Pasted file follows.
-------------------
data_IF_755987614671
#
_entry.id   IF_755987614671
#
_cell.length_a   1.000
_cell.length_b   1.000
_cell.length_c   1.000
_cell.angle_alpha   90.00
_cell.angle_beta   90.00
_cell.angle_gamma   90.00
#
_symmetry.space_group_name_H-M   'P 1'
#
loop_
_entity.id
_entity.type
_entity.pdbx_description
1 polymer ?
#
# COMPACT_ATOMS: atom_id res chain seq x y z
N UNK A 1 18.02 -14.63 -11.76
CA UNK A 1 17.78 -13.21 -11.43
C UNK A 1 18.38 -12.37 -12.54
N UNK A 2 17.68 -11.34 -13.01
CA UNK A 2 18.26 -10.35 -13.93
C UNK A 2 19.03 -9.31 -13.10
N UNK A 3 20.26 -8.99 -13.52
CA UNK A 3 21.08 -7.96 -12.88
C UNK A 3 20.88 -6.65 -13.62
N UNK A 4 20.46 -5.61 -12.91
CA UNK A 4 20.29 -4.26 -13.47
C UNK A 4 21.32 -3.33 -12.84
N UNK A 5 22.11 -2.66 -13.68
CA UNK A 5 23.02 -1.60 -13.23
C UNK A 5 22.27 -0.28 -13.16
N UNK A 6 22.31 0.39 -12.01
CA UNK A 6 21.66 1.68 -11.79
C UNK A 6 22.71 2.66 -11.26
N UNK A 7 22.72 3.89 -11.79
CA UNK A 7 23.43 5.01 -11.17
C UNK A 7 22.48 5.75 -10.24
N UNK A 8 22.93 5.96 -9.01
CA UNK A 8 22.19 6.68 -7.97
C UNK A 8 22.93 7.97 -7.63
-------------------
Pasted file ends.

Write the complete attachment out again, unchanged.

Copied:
data_IF_755987614671
#
_entry.id   IF_755987614671
#
_cell.length_a   1.000
_cell.length_b   1.000
_cell.length_c   1.000
_cell.angle_alpha   90.00
_cell.angle_beta   90.00
_cell.angle_gamma   90.00
#
_symmetry.space_group_name_H-M   'P 1'
#
loop_
_entity.id
_entity.type
_entity.pdbx_description
1 polymer ?
#
# COMPACT_ATOMS: atom_id res chain seq x y z
N UNK A 1 18.02 -14.63 -11.76
CA UNK A 1 17.78 -13.21 -11.43
C UNK A 1 18.38 -12.37 -12.54
N UNK A 2 17.68 -11.34 -13.01
CA UNK A 2 18.26 -10.35 -13.93
C UNK A 2 19.03 -9.31 -13.10
N UNK A 3 20.26 -8.99 -13.52
CA UNK A 3 21.08 -7.96 -12.88
C UNK A 3 20.88 -6.65 -13.62
N UNK A 4 20.46 -5.61 -12.91
CA UNK A 4 20.29 -4.26 -13.47
C UNK A 4 21.32 -3.33 -12.84
N UNK A 5 22.11 -2.66 -13.68
CA UNK A 5 23.02 -1.60 -13.23
C UNK A 5 22.27 -0.28 -13.16
N UNK A 6 22.31 0.39 -12.01
CA UNK A 6 21.66 1.68 -11.79
C UNK A 6 22.71 2.66 -11.26
N UNK A 7 22.72 3.89 -11.79
CA UNK A 7 23.43 5.01 -11.17
C UNK A 7 22.48 5.75 -10.24
N UNK A 8 22.93 5.96 -9.01
CA UNK A 8 22.19 6.68 -7.97
C UNK A 8 22.93 7.97 -7.63